Visiting Nassau, Bahamas and the Junkanoo Museum: Our Homeschool Adventure Beyond Borders!

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If you’re planning on visiting Nassau, Bahamas while cruising with kids, chances are you’re looking for some fun and educational cultural opportunities to take advantage of! Being one of the most common ports to visit while on an eastern Caribbean cruise, Nassau has plenty to offer…you just need to know where to look. Luckily, you’ve found just the place!

Before we visited Nassau, Bahamas for the first time, I did a ton of research. This port was going to be the first time my kids ever stepped foot in a country other than the United States and, because I wanted this homeschool travel experience to be both memorable & educational, I needed to know all.the.things.

You know what I found? You may have noticed the same things I did. Within the various cruising groups on social media, people are actually suggesting to skip visiting Nassau and to, instead, stay on the ship.

Now, I totally get staying on board if you’ve already visited Nassau a few times. But, if you’re visiting Nassau for the first, second…or even third, time? Get off that ship and experience the port!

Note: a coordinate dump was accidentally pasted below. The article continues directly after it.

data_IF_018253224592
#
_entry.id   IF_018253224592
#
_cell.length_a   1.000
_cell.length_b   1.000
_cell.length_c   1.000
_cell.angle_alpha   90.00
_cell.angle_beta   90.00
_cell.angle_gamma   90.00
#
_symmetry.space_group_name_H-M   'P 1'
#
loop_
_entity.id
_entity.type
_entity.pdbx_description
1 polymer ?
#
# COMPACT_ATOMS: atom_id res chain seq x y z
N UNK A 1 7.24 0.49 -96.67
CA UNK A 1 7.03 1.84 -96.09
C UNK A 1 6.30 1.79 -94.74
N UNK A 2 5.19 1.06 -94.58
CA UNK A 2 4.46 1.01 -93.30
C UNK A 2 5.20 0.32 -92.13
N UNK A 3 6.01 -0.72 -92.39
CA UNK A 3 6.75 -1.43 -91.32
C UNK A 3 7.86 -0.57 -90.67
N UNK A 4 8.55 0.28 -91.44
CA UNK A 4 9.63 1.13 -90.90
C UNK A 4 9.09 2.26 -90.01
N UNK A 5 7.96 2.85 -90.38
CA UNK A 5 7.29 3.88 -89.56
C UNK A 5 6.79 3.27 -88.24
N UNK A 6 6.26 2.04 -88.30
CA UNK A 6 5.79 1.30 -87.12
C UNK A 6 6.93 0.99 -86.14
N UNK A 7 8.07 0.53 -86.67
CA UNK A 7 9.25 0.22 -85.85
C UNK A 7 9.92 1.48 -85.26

cruise ships from the cruise port dock
Wear comfortable shoes! The walk from the ship to the port can be pretty long depending on where your ship docks.

Our Experience Visiting Nassau

After spending a few days in Fort Lauderdale visiting Butterfly World and the Museum of Science and Discovery, we boarded Royal Caribbean’s Freedom of the Seas ship with an itinerary to visit both Nassau, Bahamas and their private island, Perfect Day at CocoCay.

We had visited both ports in 2022, but I was especially excited to visit the Nassau port again because their new cruise port opened mid-2023!

After enjoying our breakfast, the boys and I headed for the 1st floor of the ship to explore Nassau!

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Experiencing the Junkanoo Museum

Believe it or not, but I had no idea the Junkanoo Museum even existed before we walked off the ship. I guess because it was such a brand new exhibit? I really don’t know.